Our culture celebrates the idea of the workaholic. We hear about people burning the midnight oil. They pull all-nighters and sleep at the office. It's considered a badge of honor to kill yourself over a project. No amount of work is too much work.As a teacher, I read this thinking of homework and how kids play the game, jumping through the homework hoops that teachers hold in place. Too often teachers make students who don't do their homework feel inadequate for "merely" working reasonable hours during the day.
Not only is this workaholism unnecessary, it's stupid. Working more doesn't mean you care more or get more done. It just means you work more.
Workaholics wind up creating more problems than they solve. First off, working like that just isn't sustainable over time. When the burnout crash comes - an dit will - it'll hit that much harder.
Workaholics miss the point, too. They try to fix problems by throwing sheer hours at them. They try to make up for intellectual laziness with brute force. This results in inelegant solutions.
They even create crises. They don't look for ways to be more efficient because they actually like working overtime. They enjoy feeling like heroes. They create problems (often unwittingly) just so they can get off on working more.
Workaholics make the people who don't stay late feel inadequate for "merely" working reasonable hours. That leads to guilt and poor moralle all around. Plus, it leads to an ass-in-seat mentality -- people stay late out of obligation, even if they aren't really being productive.
If all you do is owrk, you're unlikely to have sound judgements. Your values and decision making wind up skewed. You stop being able to decide what's worth extra effort and what's not. And you wind up just plain tired. No one makes sharp decisions when tired.
In the end, workaholics don't actually accomplish more than nonworkaholics. They may claim to be perfectionists, but that just means they're wasting time fixating on inconsequential details instead of moving on to the next task.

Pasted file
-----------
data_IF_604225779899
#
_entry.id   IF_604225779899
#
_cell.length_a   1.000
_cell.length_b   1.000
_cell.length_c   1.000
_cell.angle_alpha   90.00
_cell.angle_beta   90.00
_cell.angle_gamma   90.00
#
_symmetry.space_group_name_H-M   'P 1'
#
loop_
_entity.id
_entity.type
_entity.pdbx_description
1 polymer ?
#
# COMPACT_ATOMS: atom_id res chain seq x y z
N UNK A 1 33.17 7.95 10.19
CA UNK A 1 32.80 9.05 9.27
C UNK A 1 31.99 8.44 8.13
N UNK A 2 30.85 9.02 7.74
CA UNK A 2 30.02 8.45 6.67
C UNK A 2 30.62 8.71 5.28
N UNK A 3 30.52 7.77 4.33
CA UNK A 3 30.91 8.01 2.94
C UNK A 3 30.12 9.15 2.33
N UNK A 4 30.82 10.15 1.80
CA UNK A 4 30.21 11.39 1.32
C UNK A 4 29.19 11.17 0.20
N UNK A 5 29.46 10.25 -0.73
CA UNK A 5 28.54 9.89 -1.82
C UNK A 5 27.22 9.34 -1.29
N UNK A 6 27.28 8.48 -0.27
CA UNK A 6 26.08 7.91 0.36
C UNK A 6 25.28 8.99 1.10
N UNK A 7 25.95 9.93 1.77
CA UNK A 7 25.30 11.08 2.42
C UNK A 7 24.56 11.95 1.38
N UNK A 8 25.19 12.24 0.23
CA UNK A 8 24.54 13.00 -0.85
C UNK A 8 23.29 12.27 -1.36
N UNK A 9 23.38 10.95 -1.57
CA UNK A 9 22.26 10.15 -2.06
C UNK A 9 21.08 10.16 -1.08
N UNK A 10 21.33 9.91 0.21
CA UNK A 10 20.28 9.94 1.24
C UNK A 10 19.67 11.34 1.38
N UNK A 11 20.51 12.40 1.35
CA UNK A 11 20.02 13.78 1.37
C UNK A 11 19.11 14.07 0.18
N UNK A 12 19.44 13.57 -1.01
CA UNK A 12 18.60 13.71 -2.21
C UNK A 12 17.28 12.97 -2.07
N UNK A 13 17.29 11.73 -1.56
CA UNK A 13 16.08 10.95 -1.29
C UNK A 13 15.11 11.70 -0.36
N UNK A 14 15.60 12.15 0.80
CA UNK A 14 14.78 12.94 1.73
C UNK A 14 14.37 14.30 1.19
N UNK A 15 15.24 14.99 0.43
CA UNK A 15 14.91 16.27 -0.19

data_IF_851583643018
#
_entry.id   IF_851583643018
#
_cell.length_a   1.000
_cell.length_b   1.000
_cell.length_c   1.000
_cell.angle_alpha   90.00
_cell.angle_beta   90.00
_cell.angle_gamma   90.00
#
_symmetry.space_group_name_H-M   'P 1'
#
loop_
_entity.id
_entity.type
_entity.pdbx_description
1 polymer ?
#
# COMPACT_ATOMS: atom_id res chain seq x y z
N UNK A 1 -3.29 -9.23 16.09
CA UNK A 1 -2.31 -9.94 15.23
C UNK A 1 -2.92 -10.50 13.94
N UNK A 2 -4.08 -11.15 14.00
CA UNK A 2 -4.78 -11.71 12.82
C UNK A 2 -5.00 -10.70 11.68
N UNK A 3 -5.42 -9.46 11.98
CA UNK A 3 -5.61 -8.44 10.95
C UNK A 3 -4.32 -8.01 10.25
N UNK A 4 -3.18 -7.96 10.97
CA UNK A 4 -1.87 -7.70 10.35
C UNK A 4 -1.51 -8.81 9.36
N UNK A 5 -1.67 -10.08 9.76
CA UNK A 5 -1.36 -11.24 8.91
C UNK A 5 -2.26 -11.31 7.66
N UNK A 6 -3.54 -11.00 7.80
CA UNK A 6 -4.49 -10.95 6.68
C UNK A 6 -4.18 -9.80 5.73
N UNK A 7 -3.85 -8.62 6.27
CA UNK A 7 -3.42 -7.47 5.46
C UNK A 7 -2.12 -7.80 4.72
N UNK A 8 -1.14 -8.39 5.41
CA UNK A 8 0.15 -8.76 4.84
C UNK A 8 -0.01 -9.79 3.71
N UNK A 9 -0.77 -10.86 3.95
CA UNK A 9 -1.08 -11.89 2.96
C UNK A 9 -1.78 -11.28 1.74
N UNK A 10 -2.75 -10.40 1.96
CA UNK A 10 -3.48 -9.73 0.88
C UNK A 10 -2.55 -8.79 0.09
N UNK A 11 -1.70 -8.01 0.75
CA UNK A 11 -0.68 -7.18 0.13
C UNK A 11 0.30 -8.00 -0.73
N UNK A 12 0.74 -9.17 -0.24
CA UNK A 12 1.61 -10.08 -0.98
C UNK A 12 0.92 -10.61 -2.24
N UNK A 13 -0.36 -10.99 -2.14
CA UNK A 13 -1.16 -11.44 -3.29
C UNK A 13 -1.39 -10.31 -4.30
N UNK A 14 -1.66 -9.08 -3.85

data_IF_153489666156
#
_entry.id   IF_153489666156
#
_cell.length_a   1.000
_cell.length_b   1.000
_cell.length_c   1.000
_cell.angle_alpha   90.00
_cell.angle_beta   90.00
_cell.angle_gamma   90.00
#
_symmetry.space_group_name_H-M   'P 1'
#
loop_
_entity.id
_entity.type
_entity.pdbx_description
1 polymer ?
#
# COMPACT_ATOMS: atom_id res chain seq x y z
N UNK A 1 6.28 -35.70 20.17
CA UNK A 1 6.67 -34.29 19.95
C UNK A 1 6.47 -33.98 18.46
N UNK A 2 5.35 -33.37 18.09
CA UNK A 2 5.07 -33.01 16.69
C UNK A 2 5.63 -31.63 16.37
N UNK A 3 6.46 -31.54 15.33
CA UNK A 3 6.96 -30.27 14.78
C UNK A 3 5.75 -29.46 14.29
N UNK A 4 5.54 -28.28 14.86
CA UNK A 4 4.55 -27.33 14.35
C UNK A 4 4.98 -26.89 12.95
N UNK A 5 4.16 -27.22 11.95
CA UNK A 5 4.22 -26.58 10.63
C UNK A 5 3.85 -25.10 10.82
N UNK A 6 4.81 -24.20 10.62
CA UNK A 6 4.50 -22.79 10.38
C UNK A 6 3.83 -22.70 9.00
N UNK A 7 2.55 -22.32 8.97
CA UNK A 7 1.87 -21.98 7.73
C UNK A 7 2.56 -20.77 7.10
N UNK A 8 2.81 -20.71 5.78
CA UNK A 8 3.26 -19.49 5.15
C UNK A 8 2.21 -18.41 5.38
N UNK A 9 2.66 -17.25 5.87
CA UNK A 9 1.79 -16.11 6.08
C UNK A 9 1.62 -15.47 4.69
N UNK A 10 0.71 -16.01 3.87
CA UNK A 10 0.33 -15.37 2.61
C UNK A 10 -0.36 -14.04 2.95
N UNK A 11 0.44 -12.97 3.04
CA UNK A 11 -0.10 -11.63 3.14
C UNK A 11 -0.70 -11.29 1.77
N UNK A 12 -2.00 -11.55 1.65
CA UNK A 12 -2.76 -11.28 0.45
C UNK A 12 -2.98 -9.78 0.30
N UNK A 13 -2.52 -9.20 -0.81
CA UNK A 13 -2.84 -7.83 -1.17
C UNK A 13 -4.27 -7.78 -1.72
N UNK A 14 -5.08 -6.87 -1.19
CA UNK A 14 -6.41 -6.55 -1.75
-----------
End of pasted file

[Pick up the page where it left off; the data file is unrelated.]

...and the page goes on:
Workaholics aren't heroes. They don't save the day, they just use it up. The real hero is already home because she figured out a faster way to get things done.
Alfie Kohn explains how simply adding more time to the school day is a poor way to make educational reform:
To begin with, let's consider the assumption that homework ought to be useful just because it give students more time to master a given topic or skill. Plenty of pundits rely on this premise when they call for extending the school day - or the school year. Indeed, homework itself can be seen as a way of prolonging the school day on the cheap. After-school assignments ratchet up the amount of time students spend on academic topics by an hour or two. Ergo, higher achievement.Okay, maybe time on task isn't all that effective, but maybe it's the best we can do? Kohn puts this misassumption down just as fast:
Unfortunately, this reasoning turns out to be woefully simplistic... It's hard to deny, for example, that lots of kids spend time in school looking at books or listening to lectures without getting much out of the experience. Would more of what the experts call "time on task (ToT) be likely to make a difference? The answer to that question is so obvious that ToT proponents were forced some years ago to revise their original proposition. In the amended version, learning was said to improve in proportion to the quantity of engaged time on task... compelling students to do more school assignments at home is not especially likely to maximize engaged time.
This really shouldn't surprise us. As teachers, how often do we say it is the quantity of your learning that matters more than the quality? I couldn't imagine saying this.
Instead of asking, Does more time for academics help? maybe we should ask, Does more time for academics help more than other things we could do instead? A Stanford University study compared four different reforms: peer tutoring, smaller classes, increased use of computers, and adding an hour of instruction each day. The result: "On a cost-effectiveness basis, the time intervention was found to rank at the bottom with respect to improving student performance in mathematics and third out of the four [in reading].
Students are already fulfilling the quantity of time by attending school. If we think that assigning homework will do anything to address the quality or engaged time spent learning, we are kidding ourselves.
I stopped assigning homework 5 years ago, because I came to see homework as not something to be assigned but to be inspired. When I poll my students to find out how many of them willingly do more of what we do at school on their own time, half of them put up their hands. Perhaps surprisingly, some of that half are students who typically wouldn't do their homework if it was assigned.
If children want to continue their learning at home, then more power to them, but let's not be so arrogant to believe that without school no learning would occur. We know this to be bullshit because far too many students have to leave school before they can find their true passion.
I believe we can agree most, if not almost all, students dislike or even hate homework. Because of this, we need to seriously rethink its use. The perceived gains of homework are largely a myth; however, because the harmful effects of homework are very real, we need to seriously rethink whether we should be asking kids to go home and work a second shift.